I have a beautiful cousin who has recently battled breast cancer.
So when she posted this on Facebook–
I just used my boobs to get out of a ticket
I was pretty sure she had fallen prey to a game. But I thought, how do I not like this post?!
Either she has the sleekest, strongest sense of humor ever–able to reference the tough, painful, effacing road she has just travelled by poking fun at a reality that was never fun, or she has managed to wrangle herself out of a ticket as a double mastectomy survivor.
One way or other, she got my like.
This is me, posting on my wall, in honor of her–
I have never managed to do what you have done. Nope. Always got the tickets. Boobs never helped.
You are one of my heroes.
Today a baby in North Texas is receiving life-sustaining nourishment and medical care in a hospital. She is alive and growing and safe.
Until tomorrow when a judge has decreed that she and her medically fragile mother will be left to die.
The minimum requirement for you to retain your humanity is for you to think for one minute about the actual mechanism of death for that mother and child.
Will they starve?
And would you want to face their fate?
I do not have to search the annals of history to know what Hippocrates would say about withholding medical treatment in order to kill.
Our pragmatism has rendered us savages, trading our souls for money.
Make no mistake: the guy is worried about money.
And so are a lot of other people.
We live in a country where our most powerful democratic officials dispose of the innocent and medically fragile with great ease and increasingly callous language.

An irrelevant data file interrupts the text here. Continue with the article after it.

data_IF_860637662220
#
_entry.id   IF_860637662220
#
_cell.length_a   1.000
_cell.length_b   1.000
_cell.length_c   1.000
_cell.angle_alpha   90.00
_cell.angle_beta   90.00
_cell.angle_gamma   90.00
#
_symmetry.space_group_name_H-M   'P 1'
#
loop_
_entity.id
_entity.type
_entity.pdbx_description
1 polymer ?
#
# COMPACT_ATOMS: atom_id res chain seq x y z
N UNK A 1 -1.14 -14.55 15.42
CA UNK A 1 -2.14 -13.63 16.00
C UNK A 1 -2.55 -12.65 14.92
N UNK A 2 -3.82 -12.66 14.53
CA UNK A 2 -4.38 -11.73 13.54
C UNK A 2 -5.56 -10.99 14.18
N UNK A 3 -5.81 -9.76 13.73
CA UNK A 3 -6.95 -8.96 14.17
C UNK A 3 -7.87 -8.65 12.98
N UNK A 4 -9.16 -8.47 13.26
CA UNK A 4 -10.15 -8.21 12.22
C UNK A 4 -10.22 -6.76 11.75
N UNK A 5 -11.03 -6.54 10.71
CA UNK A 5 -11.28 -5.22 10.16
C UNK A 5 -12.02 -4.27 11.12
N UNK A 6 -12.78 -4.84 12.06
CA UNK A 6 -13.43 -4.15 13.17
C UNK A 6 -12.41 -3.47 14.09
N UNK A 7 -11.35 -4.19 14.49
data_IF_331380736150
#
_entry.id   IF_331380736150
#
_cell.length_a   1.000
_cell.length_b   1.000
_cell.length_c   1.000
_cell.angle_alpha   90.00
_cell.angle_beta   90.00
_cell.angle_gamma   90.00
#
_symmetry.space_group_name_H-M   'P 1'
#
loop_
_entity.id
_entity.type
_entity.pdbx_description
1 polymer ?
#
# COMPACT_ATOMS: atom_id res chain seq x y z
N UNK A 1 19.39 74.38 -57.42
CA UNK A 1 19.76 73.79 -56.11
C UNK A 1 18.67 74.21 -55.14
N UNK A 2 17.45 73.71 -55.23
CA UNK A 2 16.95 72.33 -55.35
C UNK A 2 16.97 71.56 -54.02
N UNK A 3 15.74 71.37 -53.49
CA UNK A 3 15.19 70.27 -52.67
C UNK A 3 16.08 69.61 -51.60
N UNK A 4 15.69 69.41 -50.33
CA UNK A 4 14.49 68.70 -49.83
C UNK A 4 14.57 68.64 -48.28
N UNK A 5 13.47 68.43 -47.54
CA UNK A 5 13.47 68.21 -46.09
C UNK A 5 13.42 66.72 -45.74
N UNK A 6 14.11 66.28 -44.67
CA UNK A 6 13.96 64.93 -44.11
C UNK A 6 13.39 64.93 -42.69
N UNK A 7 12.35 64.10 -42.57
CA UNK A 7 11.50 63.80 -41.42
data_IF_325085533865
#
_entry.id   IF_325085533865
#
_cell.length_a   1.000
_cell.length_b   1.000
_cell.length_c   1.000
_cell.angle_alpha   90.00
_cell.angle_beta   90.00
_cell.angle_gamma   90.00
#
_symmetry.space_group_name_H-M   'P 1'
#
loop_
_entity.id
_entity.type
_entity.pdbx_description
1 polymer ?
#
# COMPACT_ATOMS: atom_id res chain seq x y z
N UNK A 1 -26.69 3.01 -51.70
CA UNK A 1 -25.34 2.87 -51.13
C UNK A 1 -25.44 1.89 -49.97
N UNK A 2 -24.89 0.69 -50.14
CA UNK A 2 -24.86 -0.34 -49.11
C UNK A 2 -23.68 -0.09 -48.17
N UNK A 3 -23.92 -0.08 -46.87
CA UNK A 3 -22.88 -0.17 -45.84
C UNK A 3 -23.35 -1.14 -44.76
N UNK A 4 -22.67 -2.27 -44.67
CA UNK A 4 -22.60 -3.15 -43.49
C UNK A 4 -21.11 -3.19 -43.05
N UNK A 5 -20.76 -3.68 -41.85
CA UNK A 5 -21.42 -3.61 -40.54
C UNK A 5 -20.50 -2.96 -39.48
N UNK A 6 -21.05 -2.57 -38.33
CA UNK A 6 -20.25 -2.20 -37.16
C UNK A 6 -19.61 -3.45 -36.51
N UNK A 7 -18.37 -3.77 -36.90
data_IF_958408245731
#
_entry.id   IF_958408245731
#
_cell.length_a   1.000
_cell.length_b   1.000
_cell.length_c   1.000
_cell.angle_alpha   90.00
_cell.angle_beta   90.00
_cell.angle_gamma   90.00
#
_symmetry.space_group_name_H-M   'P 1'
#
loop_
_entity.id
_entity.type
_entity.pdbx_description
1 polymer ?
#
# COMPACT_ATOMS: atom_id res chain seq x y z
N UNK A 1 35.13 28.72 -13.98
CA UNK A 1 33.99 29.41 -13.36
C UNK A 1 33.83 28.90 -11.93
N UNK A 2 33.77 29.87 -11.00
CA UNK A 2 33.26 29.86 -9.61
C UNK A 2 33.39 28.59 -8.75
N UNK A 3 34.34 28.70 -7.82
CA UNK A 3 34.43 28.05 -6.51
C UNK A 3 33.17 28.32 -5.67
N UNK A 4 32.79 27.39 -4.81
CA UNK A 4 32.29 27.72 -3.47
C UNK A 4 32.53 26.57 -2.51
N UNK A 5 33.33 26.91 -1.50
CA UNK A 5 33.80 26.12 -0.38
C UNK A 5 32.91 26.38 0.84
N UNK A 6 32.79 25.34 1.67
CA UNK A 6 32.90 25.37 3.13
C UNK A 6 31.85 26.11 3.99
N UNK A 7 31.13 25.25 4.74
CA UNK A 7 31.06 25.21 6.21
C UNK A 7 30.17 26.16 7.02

But these same officials urge us to believe that dangerous, violent offenders can be treated as harmless simply with the passage of time.
It takes money to raise a child.
It takes money to sustain life.
And it takes money to protect the innocent from criminals.
And because we do not want to spend this money we are extending the language of death to the living.
With monstrous consequences.
When ordinary people who pride themselves on their intelligence and compassion promote tenuous, highly subjective medical definitions that would have been unthinkable 10 years ago they are furthering a calculated agenda of regulating human worth and civil rights on fiscal policy.
The living have become “soulless” indeed and the “death panels” are here to stay.
I linger over little bits of cake. My gentile version of honey cake, my American girl version of lebkuchen, all thanks to Peg + Cat.
The honey on the cake reminds me of John the Baptist’s least emulated diet ever.
I think of him scooping honey from the hives of desert bees, dipping his locusts in the honey. Wild food for a wild man? Or deliberate food for a grave robber? Was he eating that way as an afterthought or a prophesy?
At table with our enemies.
I don’t know when I began to identify the enemy of Psalm 23 as death and his minions–sickness, pain, grief, and loss, but I do.
These are our true enemies. And the answer, the only answer I have when the pain of this world’s griefs become unthinkable is to look at Jesus at the head of this table and know that he owns the meal: bugs and honey and all.
After reading the usual raft of data on Ms. Davis’ confusion on the details of her own life story I went to the great oracle: Wikipedia.
An interesting read.
Back when she was fighting tooth-and-designer-trainers for Texas gals’ rights to terminate late-term babies Ms. Davis grabbed the podium with this narrative:
Shoe-string Harvard grad
Turns out none of that is true.
She divorced her first husband when she was 21.
Her second husband funded her education and went into debt to send her to school.
He also picked up the slack on caring for the kids.
So much so that when they divorced he got full custody and she paid child support.
Wendy Davis–bringing new meaning to that old Texas assessment:
All hat, no cattle
…but those running shoes are spiffy.
Please, Wendy, do Texas a favor and run somewhere else.